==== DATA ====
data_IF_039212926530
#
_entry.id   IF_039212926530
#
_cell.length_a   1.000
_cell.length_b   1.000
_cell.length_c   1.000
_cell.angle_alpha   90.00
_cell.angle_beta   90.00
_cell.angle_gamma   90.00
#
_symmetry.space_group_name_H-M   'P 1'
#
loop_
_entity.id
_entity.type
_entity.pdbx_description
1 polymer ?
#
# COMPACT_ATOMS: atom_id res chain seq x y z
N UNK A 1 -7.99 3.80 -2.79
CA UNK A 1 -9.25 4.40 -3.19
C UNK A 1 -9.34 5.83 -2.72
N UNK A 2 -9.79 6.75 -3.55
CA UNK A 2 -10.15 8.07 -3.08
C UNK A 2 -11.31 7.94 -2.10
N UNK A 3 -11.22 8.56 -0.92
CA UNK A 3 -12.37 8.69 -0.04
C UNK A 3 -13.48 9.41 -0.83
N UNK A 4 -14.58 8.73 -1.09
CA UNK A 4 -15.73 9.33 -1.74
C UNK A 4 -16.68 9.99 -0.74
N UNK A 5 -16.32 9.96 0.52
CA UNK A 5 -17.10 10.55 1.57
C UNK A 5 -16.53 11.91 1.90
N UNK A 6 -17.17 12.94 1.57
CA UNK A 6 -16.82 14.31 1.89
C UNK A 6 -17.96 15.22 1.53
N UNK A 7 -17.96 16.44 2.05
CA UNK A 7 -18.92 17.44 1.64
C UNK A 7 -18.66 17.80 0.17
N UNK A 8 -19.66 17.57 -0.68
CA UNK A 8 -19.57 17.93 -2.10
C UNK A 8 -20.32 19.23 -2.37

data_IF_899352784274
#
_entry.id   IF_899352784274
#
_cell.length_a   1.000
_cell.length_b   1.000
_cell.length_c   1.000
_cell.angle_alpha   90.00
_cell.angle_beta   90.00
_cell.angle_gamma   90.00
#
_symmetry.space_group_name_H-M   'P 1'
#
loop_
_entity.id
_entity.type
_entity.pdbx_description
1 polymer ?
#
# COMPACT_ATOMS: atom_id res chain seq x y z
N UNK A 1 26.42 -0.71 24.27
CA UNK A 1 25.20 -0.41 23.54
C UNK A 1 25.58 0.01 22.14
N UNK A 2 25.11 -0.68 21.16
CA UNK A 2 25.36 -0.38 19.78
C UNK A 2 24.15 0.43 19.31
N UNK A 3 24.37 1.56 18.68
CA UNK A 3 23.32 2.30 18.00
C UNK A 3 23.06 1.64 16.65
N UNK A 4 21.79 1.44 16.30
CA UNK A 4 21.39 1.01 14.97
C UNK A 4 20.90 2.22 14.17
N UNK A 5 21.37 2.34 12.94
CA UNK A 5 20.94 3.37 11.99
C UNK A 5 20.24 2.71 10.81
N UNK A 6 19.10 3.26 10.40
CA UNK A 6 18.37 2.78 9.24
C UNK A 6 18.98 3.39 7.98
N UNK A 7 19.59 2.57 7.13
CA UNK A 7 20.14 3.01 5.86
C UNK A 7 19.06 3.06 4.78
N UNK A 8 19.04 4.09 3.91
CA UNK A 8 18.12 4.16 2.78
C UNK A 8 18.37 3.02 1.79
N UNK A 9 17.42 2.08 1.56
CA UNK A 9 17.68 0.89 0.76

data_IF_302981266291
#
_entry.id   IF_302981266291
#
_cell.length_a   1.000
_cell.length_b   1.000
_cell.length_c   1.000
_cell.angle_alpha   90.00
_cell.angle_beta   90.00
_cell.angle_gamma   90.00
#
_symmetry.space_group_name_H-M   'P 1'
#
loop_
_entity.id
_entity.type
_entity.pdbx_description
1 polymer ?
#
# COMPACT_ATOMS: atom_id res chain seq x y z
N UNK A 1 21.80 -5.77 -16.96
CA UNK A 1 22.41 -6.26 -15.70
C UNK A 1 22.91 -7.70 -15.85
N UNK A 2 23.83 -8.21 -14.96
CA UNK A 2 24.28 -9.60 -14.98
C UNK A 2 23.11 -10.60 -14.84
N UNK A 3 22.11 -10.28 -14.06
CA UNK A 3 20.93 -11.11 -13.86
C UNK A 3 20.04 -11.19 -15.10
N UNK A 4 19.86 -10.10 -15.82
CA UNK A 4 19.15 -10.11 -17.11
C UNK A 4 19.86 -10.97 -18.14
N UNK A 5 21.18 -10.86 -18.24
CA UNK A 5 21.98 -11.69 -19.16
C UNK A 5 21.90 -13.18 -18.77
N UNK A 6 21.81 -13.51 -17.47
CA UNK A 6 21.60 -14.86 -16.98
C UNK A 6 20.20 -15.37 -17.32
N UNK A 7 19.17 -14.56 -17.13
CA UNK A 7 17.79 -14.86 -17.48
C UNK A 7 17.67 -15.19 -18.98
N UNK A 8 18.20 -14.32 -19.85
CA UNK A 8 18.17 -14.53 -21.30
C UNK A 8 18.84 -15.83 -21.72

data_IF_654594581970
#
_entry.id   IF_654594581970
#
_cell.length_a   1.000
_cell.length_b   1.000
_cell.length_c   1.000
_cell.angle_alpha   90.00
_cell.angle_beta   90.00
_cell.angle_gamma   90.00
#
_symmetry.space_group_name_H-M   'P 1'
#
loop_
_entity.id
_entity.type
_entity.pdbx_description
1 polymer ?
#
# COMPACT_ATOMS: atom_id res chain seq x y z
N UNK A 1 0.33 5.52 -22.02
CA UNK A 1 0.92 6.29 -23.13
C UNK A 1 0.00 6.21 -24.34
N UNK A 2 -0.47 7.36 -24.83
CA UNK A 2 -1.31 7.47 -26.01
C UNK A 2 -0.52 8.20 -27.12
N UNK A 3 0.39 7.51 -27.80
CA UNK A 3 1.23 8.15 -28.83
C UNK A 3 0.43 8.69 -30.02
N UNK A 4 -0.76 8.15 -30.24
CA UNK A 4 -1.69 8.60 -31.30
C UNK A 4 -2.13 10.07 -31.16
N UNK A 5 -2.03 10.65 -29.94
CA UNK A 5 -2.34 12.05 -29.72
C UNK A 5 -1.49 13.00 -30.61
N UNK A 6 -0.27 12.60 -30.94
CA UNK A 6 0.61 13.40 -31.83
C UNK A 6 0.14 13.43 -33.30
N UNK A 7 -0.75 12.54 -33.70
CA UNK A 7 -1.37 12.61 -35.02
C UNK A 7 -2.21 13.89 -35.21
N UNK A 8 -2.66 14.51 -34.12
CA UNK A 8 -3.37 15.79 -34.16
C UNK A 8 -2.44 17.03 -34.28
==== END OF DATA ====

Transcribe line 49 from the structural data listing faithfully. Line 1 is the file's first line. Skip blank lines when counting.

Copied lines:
_cell.length_a   1.000